|View single post by 39th Miss. Walker|
|Posted: Mon May 14th, 2007 02:47 pm||
39th Miss. Walker
|I would have no problem with relic hunters if they had to be licensed, carry written permission from the property owner with them and fill out a detailed report with the State Archaeologist.
I have seen way too many times irresponsible relic hunters who have dug whole fields and left large holes, not even bothering to fill them back in. I have seen rifle pits and breastworks dug into and eroded. Whole bombproof's have been dug into obliterating the original entrance and ramp area.
Many fields have been totally cleared of artifacts and the field now loses it's historic value and also causes the field to be lost in some cases to developers, since the evidence of the battle or camp is no longer there.
Even today archaeologist are re-visiting battlefields and sites to determine aspects of the battle or march we never knew about. Relic hunters screw this all up.
I hear from many relic hunters that they are saving history! BS, saving what history? To take an item out of it's historic content and put in some cheap glass case, most likely to be sold at the next CW sale or on e-bay? At the same time they won't divulge the location of their finds because they are afraid they will be banned from the site or someone else will come in and find something. In the mean time some of these very sites they are "saving the history" from are not being protected because the preservationist/historian doesn't know where they are.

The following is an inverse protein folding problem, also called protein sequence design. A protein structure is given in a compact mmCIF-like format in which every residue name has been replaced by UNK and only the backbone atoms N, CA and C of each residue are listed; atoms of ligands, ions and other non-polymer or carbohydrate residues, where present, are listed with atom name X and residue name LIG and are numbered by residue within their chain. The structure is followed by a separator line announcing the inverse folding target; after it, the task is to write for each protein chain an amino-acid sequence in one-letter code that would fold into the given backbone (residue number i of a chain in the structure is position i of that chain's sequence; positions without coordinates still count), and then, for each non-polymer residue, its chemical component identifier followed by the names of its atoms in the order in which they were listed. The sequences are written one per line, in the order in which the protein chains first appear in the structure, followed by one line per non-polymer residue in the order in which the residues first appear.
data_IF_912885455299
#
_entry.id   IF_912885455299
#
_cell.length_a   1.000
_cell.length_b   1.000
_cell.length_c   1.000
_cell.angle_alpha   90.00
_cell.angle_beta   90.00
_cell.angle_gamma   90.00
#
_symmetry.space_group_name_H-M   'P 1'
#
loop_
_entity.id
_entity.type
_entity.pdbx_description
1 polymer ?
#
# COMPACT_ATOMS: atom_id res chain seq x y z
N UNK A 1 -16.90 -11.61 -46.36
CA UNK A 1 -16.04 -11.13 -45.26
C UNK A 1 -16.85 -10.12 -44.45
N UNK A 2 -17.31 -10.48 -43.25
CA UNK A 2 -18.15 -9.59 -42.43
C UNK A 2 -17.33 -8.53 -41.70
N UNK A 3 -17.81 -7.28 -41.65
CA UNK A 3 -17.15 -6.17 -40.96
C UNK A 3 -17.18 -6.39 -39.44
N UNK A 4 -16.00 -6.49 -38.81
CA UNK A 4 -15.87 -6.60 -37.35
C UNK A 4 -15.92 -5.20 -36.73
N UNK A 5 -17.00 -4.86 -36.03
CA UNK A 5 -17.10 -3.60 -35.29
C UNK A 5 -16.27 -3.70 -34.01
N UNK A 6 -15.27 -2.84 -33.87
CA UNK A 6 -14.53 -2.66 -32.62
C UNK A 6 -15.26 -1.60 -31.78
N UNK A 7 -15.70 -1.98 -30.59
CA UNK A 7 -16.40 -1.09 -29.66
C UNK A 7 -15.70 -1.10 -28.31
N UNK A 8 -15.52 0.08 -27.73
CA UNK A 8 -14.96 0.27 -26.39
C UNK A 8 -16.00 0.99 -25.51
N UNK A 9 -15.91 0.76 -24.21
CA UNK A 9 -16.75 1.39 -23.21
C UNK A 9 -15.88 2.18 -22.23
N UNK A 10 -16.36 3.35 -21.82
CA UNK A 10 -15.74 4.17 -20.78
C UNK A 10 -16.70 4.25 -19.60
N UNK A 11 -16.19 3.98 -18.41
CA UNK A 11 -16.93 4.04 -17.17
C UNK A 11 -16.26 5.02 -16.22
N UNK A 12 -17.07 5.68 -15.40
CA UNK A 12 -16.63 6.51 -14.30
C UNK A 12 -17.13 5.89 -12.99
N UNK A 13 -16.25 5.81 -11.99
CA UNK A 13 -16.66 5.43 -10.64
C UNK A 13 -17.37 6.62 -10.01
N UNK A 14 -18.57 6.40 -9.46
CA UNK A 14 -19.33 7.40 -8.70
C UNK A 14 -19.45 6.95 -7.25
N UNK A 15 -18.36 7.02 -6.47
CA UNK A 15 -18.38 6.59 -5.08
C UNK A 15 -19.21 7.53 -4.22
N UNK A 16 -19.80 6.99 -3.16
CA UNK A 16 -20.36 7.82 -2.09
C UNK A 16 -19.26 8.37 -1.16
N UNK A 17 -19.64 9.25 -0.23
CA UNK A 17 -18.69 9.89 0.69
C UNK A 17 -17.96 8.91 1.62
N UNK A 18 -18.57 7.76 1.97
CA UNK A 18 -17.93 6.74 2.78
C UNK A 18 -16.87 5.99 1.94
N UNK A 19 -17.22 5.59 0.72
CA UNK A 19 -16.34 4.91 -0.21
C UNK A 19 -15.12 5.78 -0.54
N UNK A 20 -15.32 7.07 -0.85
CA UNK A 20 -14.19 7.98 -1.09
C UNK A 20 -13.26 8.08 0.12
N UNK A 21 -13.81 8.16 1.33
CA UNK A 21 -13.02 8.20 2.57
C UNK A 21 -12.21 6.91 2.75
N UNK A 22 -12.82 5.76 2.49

Some relic hunters even give the argument the items are in immediate danger from being lost forever due to the effects of time. If this was true then 99% of all the archaeological sites around the world shouldn't be in existence. Other than wood or steel many of the other metals will last many centuries in the ground.
If one wants to relic hunt then the item description and exact location should be recorded with the state. This would be a win win situation. The relic hunters could still keep their finds, the state/historians could then identify important sites and interpret the history, and the relic hunters can help clean up their very tarnished past.
In many areas sites are off limits to the public, and even professional historians and archaeologists because of the abuses of relic hunters.
I own a large field about a mile form a large CW camp. I can't tell you how many relic hunters have come down her on weekends and wanting to look for stuff. When I tell them no I don't want them or the liability on my property they usually get belligerent and remind me they are "saving history". I have caught some of them on my property later. I caught one guy digging on a battery I am the overseer on, right under the no trespassing sign. They pass the signs to break in the box tombs of 230 year old graves! Is it any wonder relic hunters have bad reputations?
You want to relic hunt? Have the property owners written permission, report your finds to the State Historic office. Finally turn in those irresponsible individuals you know about.